One advantage he does have is five-plus years of experience orienteering with a club in northeastern Ohio. The sport challenges competitors to read a topographic map and get from one point to another in the fastest time. It requires participants to carefully consider the paths they take – a treacherous but more direct route through ravines, swamps and thorn bushes, or the longer, more leisurely and safer path?
“They don’t give you a race book (at the marathon) until you arrive. That way, people can’t store caches of water or food along the way,” he said. “Outside help is strictly forbidden.”
Yet, outside help is exactly what Davies hopes to give back.
At first, he wanted to compete in the Marathon des Sables simply to see if he could withstand the physical and mental challenge. After talking with his oldest daughter, Amy Troyer, Davies realized he could raise money for The Up Side of Downs.
The Cleveland-based nonprofit organization provides classes for families with a member who has Down syndrome, organizes outings for clients, and provides every imaginable resource and support for the people it serves. It was founded to provide support, education, and advocacy for people with Down syndrome, their families and communities throughout Northeast Ohio. It was there that Troyer found help and reassurance when her second child, Ryan, was diagnosed.
“The hospital in which Ryan was born gave her a book and video showing the absolute worst side of Downs,” Davies recalled. “Then, they pretty much left it up to her as to what to do next for him.”
People with Down syndrome have an extra copy of the 21st chromosome, which affects development. They have a higher risk for congenital heart defects, respiratory and hearing problems, Alzheimer’s disease, childhood leukemia, and thyroid issues.
“Amy saw this child as a blessing, and we are blessed,” Davies said.
An AV canal defect was detected in Ryan’s heart when he was 8 days old, and surgery was performed at three months. But, since then, he has grown into a loveable, rambunctious 10-year-old boy. If there’s a puddle to jump in, he finds it.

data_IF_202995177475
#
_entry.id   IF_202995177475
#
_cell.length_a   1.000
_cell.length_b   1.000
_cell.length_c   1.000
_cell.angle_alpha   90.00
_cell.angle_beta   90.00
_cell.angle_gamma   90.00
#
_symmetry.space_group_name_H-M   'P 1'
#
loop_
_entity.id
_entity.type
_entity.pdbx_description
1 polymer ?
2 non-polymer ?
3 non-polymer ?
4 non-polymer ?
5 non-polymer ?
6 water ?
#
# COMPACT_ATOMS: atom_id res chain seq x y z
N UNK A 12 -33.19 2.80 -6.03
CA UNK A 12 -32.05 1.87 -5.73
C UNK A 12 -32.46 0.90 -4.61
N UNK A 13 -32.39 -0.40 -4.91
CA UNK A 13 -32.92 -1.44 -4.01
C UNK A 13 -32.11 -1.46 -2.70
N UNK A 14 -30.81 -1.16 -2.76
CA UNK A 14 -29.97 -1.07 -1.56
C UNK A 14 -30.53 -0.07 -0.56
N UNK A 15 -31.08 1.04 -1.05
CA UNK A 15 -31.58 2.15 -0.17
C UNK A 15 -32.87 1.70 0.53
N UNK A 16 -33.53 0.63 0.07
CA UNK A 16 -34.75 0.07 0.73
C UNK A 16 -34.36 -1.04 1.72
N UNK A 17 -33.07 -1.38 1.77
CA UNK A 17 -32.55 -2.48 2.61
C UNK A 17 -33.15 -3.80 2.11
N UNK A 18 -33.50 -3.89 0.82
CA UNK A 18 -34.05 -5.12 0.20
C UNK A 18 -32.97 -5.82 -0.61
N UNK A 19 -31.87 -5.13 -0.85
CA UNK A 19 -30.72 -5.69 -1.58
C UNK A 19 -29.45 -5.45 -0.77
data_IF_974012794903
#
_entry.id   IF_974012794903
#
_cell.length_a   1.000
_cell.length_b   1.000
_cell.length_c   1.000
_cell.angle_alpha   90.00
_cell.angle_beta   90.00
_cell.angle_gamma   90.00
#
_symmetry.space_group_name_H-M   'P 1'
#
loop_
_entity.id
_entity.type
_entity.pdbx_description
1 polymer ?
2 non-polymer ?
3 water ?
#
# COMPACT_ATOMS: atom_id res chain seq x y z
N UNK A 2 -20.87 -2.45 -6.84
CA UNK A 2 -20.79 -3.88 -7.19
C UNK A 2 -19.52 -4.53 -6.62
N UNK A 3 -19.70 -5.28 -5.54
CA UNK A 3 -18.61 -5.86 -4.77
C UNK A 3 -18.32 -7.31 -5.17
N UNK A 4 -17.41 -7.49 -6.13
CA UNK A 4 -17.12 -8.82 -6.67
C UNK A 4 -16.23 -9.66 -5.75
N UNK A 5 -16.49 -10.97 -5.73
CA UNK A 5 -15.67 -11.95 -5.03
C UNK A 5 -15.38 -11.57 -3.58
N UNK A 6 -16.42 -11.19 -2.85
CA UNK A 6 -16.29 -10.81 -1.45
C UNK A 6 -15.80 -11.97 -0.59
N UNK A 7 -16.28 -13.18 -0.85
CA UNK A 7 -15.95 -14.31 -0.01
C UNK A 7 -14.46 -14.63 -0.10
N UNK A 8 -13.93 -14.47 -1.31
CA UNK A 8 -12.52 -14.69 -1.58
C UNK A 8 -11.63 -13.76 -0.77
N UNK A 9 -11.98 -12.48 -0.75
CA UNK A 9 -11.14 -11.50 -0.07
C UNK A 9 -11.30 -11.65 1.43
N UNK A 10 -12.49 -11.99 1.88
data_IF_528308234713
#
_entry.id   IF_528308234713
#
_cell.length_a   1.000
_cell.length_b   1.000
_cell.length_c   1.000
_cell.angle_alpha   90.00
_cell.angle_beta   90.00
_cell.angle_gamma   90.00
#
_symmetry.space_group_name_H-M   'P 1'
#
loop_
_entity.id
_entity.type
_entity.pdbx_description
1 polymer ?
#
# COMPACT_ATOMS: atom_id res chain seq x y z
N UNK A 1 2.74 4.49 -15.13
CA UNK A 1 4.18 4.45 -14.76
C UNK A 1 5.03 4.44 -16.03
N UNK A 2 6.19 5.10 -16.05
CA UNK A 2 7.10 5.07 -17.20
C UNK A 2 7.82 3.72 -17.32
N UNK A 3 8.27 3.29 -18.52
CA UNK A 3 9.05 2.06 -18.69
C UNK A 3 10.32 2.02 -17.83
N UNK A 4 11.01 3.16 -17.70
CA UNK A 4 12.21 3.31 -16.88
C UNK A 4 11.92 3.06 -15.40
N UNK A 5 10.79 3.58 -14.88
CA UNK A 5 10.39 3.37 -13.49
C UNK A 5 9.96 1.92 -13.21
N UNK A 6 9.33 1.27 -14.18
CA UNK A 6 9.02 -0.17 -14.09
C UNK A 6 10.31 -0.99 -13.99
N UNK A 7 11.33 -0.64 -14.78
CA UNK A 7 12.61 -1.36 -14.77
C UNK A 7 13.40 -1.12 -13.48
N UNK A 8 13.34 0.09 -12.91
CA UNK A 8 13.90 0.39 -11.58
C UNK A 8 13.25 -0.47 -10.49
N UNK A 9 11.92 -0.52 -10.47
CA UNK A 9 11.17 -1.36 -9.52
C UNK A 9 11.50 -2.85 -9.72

“He’s a typical fourth-grade boy but full of love. Absolutely full of love,” Davies said.
Meredith Hines, the Davies’ younger daughter, also has a child with Down syndrome. Drusilla, age 4, has had some issues relating to the condition. Tubes were put in her ears three times due to a buildup of fluid. She also had her tonsils taken out at age 2 because of sleep apnea. Drusilla has benefited from early intervention through county-provided services beginning at one month. Already she has worked with speech and occupational therapists, just like her cousin Ryan. The preschooler began to read at age 3 due to a program called “Love and Learning,” which is designed for people with Down syndrome. Hines says, “Drusilla is a sweet, loving little girl who brightens people’s lives, and I am grateful that she is mine.”
“Pops, we’re so proud of you,” Hines said when Davies told her of his plans to raise money for The Up Side of Downs, which is hoping to expand outside of Cleveland into the Summit and Stark county areas due to high demand in Northeast Ohio.
“I want to see if I can do it myself,” he said. “But it’s also great if this can bring greater awareness.”
HOW TO HELP
To donate to The Up Side of Downs, visit its website and click on the “Please Donate!” button. Be sure to mention the Marathon des Sables in the “comments” box to keep track of donations made specifically for the race.
Or, those interested in contributing can send a check to The Up Side of Downs offices at One Independence Place, 4807 Rockside Road, Suite 200, Independence, OH, 44131. Just mention the Marathon des Sables in the memo line.
For sponsorship opportunities with Richard Davies, contact him directly at (330) 899-8846. Various levels with specific logo placements are available.
SEE ABC NEWS VIDEO OF RACE
Want to see what Richard Davies is in for in April? Check out this video.
This article was written by Monica DeMeglio.